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Denise Rolark-Barnes acknowledges that print journalism was her first love but confesses to quietly stoking another passion that was less toil than the excruciating rigor of running a weekly community newspaper.

In 1994 Rolark-Barnes swapped passions for legacy. With the passing of her father, Dr. Calvin W. Rolark, Sr., founder of the Washington Informer, she joined an august group of warrior women, chroniclers of their people’s story. 

The Black Press has recorded the journey through abolition, emancipation, lynching, migration, civil rights, and social pathways that stitch a community into whole cloth. Black women publishers – unlike their fathers and spouses – historically are driven by intersectional activism, less than business motivation. Their ranks include suffragist leaders like Mary Ann Shadd Cary and Ida B. Wells who wielded their presses as a weapon for democratic change.

“It seemed to be my path,” reflects Rolark. “Running the newspaper just felt like the thing to do. I could showcase what Black people were doing to make this place called America better for us to live.”

Better got bad and then grew worse.

By the late 20th Century, integration – the crusade that the Black press had always championed – ironically hastened the erosion of their readership. Aging audiences, shrinking advertising and explosion of online news and content rendered print products almost obsolete. This relentless demise engulfed daily newspapers and all print publications across the country.

“Keeping the operation going often feels like I’m pushing from the back of an 18-wheeler with  a driver who’s pressing his foot on the breaks,” remarks Rolark.

Fast forward to the 2020 Pandemic. The crisis has plunged the industry, especially smaller business operations, on to life support. But when the mainstream media sneeze, the Black Press gets pneumonia. Stay-at-home quarantines have dramatically impacted print editions of most Black weeklies, which enjoy boosted circulation from the “pass along” tradition in hair salons, churches and other meeting places that have shuttered over the past several months.

Rolark, former president of the umbrella trade group the National Newspaper Publishers Association (NNPA), has long grappled with challenges of viability. Like NNPA colleagues nationwide, she’s confronted with a single option: Digitize or Die.

That returns us to Rolark’s not-so-secret passion.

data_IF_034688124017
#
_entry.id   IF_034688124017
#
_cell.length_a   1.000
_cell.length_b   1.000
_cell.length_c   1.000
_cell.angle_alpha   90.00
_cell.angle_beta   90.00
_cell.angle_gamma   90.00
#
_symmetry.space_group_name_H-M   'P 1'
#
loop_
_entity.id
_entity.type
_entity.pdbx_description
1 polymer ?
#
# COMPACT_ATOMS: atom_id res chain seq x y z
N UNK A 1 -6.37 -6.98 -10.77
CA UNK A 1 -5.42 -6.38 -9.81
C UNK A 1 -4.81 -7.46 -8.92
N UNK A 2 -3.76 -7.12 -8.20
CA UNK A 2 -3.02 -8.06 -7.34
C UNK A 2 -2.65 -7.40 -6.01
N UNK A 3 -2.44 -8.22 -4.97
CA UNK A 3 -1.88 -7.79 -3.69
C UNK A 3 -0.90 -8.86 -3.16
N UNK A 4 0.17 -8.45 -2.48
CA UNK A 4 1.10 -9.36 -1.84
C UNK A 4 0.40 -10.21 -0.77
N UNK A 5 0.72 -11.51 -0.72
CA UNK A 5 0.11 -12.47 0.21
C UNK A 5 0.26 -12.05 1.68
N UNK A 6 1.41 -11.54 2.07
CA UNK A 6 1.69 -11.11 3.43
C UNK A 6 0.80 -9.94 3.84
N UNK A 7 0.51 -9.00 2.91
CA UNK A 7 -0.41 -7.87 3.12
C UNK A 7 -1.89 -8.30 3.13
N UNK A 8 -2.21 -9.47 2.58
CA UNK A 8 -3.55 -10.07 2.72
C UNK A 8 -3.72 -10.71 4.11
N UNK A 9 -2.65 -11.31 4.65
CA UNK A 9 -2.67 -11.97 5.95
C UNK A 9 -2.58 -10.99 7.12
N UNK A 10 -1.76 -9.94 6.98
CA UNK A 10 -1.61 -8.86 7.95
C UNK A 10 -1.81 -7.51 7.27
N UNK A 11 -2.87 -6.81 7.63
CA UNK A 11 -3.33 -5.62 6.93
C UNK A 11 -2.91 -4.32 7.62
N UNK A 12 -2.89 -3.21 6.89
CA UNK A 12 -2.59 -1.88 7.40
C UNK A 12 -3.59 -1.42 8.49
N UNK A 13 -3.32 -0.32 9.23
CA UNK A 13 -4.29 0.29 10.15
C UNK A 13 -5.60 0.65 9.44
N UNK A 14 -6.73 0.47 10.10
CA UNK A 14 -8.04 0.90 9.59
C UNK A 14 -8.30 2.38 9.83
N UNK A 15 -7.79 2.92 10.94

“I’ve always been fascinated with the storytelling power of radio,” says Rolark who occasionally hosted her father’s radio show Sound-Off.  “For typical users, newspapers require work. TV is often imposing. But radio is comfortable, enticing you to use your ear and imagination.”

From reading to listening, digital audio podcasts – a medium that attracts cross-generational appeal – won Rolark’s favor and a seed grant from Facebook to launch a training and production studio.

How do you innovate to what’s new and relevant with little resources? Over the years, Rolark witnessed what seemed like massive transitions, from typesetting to desktop publishing; from black and white to color pages; from paper to online sites; from the ground to the digital cloud.

Forced to step up her game with reimagined resources, Rolark is transforming the 800-square foot bottom level of the Informer building into the podcast studio. Two grown sons, and a virtual rolodex of supporters and stakeholders will help transform a bold idea into a new institution. Launch date is by the summer.

The Informer Podcast Studio envisions serving as a model for peers, creating an income-generating, news-production and “train the trainers” institute. High school and college interns will support productions and partner with community and advocacy organizations. The space will be available for commercial utilization as well.

Located in Anacostia, the last bastion of predominantly Black and low-income DC, the Informer aims to continue its 55-year mission, giving a voice to those largely ignored or erased from the power conversations.

Rolark says digitize or die means realizing the reach and value of the Internet and beyond; forming new alliances, greater shared resources, and partnerships with entities unconsidered in the past. 

Black newspapers traditionally serviced people starved for information, for work, for politics, to know what was happening in the neighborhood and the world. “They are still starved,” offers Rolark, “but their appetite requires a different substance.”